TranscriptPad: A Must Have iPad App for Mobile Attorneys

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TranscriptPad, a new app for the iPad, is a must–have for any attorney reviewing transcripts on the go. The app is fast and powerful, with a strong emphasis on mobility. You can import transcripts and exhibits in .txt and .PDF form via iTunes, e-mail, or Dropbox. That means it will work great with your paperless office. But even if you’re just tired of schlepping transcripts around, you should give TranscriptPad a try.

Flags and Issue Codes: Never Use a Sticky Note Again

As a law clerk I only transcripts for writing opinions. I usually read the transcript straight through at least once and flag the testimony I think will be relevant. That means by the time I actually sit down to write an opinion I’ve got at least a dozen sticky notes in the transcript alerting me to relevant testimony. But with TranscriptPad my sticky note days are in the past.

The app allows you to highlight portions of the transcript and either mark them with flags or ‘issue codes.’ The issue codes can be whatever you want, and you can have an unlimited number. Unfortunately there are only six color code options, but unless you’re really a stickler for organization I can’t imagine that would be an issue.

For example, I used TranscriptPad to review a homicide case. One issue on appeal was whether the prosecution met its burden in proving a specific intent to kill. While reading the transcript I marked any applicable section with the issue code ‘Intent.’ Then, when I was done I could click my issue code and find all of the relevant testimony easily.

Share the Transcript However You Want

Unlike some software, nothing you load into TranscriptPad is trapped there, thanks to the app’s strong export features. You can easily e-mail an entire transcript whenever you want. But more importantly, you can e-mail reports with only sections of the transcript. For example, if you’ve created an issue code for all of the testimony dealing with injuries, you can send an e-mail isolating that issue code. The e-mail can either contain just references to the transcript (a silly option in my opinion) or the actual text of the transcript, with citations. The same is true of any portion that you flagged.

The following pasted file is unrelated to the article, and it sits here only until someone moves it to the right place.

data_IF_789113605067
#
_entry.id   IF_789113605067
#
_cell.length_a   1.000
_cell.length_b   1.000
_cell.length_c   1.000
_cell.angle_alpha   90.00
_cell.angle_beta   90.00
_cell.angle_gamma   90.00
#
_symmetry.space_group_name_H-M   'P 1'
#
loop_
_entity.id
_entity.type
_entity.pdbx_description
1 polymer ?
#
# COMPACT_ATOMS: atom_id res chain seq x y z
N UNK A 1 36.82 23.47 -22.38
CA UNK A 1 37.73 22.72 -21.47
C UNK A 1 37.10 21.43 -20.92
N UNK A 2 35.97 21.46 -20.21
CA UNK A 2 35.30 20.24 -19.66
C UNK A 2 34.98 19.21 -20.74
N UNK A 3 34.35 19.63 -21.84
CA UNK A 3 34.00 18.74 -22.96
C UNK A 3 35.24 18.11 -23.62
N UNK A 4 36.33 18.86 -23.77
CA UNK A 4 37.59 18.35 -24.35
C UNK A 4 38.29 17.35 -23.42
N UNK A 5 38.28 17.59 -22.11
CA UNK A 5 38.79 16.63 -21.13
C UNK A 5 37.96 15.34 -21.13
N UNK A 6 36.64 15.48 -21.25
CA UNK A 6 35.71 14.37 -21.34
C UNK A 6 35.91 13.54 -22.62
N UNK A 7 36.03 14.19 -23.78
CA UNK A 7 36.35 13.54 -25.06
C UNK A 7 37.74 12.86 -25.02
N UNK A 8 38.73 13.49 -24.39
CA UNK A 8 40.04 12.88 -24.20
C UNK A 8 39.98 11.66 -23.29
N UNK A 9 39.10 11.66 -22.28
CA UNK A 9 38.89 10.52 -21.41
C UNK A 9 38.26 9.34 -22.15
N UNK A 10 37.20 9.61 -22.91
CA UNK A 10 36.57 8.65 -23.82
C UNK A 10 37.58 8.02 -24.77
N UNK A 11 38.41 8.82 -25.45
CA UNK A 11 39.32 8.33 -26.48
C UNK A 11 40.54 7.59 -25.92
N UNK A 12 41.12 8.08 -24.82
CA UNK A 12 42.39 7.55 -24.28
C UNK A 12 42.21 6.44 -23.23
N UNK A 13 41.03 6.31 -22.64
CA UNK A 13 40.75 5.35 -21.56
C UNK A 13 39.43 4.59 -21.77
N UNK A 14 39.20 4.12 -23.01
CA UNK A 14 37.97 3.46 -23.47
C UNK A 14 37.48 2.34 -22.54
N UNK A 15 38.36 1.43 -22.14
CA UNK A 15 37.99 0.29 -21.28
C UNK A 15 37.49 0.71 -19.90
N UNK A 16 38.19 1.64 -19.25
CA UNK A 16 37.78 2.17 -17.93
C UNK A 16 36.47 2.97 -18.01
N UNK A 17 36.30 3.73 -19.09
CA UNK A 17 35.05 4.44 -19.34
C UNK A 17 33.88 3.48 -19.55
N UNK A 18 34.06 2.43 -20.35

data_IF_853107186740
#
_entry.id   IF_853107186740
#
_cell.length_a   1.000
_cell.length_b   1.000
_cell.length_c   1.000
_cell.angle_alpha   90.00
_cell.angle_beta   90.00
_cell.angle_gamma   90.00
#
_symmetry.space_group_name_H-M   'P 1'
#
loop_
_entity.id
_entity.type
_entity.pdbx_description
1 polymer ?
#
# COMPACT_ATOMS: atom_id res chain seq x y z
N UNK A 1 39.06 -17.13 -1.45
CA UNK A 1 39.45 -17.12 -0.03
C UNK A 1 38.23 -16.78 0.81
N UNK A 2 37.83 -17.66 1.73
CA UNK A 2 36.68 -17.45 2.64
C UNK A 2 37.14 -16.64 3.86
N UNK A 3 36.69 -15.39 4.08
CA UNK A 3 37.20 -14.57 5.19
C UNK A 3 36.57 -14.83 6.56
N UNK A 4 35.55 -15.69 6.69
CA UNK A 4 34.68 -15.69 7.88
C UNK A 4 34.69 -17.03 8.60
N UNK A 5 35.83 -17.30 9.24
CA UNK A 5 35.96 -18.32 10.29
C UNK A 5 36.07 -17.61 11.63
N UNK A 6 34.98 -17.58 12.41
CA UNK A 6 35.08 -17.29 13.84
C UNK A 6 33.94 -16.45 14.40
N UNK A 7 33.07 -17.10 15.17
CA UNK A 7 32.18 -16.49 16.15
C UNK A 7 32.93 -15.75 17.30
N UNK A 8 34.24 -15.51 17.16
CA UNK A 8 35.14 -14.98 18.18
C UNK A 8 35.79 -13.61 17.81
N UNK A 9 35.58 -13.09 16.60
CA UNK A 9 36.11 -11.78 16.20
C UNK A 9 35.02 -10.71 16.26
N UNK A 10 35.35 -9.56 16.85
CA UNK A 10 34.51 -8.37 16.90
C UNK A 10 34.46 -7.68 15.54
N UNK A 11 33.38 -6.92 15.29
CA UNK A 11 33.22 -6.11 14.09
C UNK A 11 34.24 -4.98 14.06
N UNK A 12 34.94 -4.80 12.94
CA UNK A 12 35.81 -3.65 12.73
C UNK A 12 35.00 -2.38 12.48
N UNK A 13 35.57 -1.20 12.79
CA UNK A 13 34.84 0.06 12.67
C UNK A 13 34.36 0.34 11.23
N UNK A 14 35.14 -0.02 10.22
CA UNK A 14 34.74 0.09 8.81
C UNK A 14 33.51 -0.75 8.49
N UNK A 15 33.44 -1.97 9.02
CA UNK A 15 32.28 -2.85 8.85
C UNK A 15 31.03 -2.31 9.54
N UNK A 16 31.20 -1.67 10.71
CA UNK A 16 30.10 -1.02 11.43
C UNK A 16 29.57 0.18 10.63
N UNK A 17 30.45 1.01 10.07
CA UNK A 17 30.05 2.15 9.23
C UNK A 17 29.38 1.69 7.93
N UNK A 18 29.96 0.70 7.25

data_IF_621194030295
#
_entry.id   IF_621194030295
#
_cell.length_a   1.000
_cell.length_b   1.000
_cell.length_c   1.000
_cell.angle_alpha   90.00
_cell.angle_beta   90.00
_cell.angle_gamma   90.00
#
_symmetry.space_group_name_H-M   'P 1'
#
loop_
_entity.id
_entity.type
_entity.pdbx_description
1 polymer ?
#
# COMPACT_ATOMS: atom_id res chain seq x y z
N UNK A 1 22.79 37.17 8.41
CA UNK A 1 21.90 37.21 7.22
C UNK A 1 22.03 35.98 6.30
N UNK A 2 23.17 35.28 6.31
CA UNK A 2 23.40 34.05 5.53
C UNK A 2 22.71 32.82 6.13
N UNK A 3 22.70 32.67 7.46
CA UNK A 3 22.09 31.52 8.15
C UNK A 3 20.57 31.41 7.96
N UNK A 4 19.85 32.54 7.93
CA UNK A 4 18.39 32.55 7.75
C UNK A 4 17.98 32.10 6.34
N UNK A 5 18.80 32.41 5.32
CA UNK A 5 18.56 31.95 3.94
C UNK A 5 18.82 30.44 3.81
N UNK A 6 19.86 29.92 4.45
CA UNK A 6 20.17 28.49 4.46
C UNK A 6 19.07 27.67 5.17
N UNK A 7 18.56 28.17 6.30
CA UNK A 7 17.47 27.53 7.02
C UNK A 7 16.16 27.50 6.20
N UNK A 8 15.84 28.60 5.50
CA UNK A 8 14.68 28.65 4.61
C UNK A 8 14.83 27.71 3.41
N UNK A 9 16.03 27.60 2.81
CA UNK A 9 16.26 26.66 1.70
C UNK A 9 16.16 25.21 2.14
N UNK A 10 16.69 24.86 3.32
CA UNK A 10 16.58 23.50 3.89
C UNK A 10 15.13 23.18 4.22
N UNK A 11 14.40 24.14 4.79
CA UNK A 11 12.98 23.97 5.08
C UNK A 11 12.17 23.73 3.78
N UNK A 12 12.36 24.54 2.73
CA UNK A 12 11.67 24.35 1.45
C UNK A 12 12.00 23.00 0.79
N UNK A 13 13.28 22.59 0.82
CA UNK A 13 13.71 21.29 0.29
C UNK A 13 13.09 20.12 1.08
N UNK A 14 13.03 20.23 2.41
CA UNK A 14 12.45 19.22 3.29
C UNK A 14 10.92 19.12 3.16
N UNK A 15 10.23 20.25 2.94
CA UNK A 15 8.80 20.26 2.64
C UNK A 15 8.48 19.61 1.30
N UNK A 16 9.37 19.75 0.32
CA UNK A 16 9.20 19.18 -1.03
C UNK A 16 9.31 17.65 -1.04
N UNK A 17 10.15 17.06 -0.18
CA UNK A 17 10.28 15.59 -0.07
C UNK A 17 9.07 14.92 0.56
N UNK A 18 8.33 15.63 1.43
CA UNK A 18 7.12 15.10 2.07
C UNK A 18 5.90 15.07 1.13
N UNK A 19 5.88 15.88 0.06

Limitations

TranscriptPad does have some limitations, although I don’t think they’re deal breakers. First of all, the app costs $49.99. That is steep. Normally I balk at any app over $1.99, but for those attorneys that have to review transcripts regularly, I think TranscriptPad is worth the price.

Also, there is no copy and paste feature. I would like to be able to just select lines of text and copy them right into an e-mail or even a text document without getting involved with flags or issue codes. Unfortunately the app does not support this.

Finally, I found the app slightly confusing the first time I opened it. I can’t tell you the last time I had to read a user’s guide. But I could not figure TranscriptPad out without looking at the guide. The browsing in the app is all very straightforward. But when it comes to actually highlighting and flagging text, I was completely lost. Luckily I can save all of you that trouble. The trick is to click the first line you want to select and then the last line. That will select all of the text.

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  • As much as I love technology, very little of it is truly “must have.” A computer, a web browser, an email client, some word processing software, and a printer are all you can really call mandatory.

    Beyond that, it’s all optional. An iPad app? That’s several steps away from “must have.”

    • I agree that one doesn’t need a lot in the way of technology in order to run a competent law firm.

      What I’m saying here is that if someone is a mobile attorney that already relies on their iPad and uses it to read transcripts, then TranscriptPad is the way to go. I’m not saying that people should ditch their current systems and go buy an iPad and this app just to keep the lights on.

    • I would add phone. And, I know this is pushing it, a cell phone.

      • My bias is showing. If I could destroy my phone, I would.

        • So this isn’t in your future?

        • Because of the interruptions or because of the phone itself? I thought you had one of those sweet new Google phones. I bet if you drop it from, say 1-2 stories, that ought to do the job…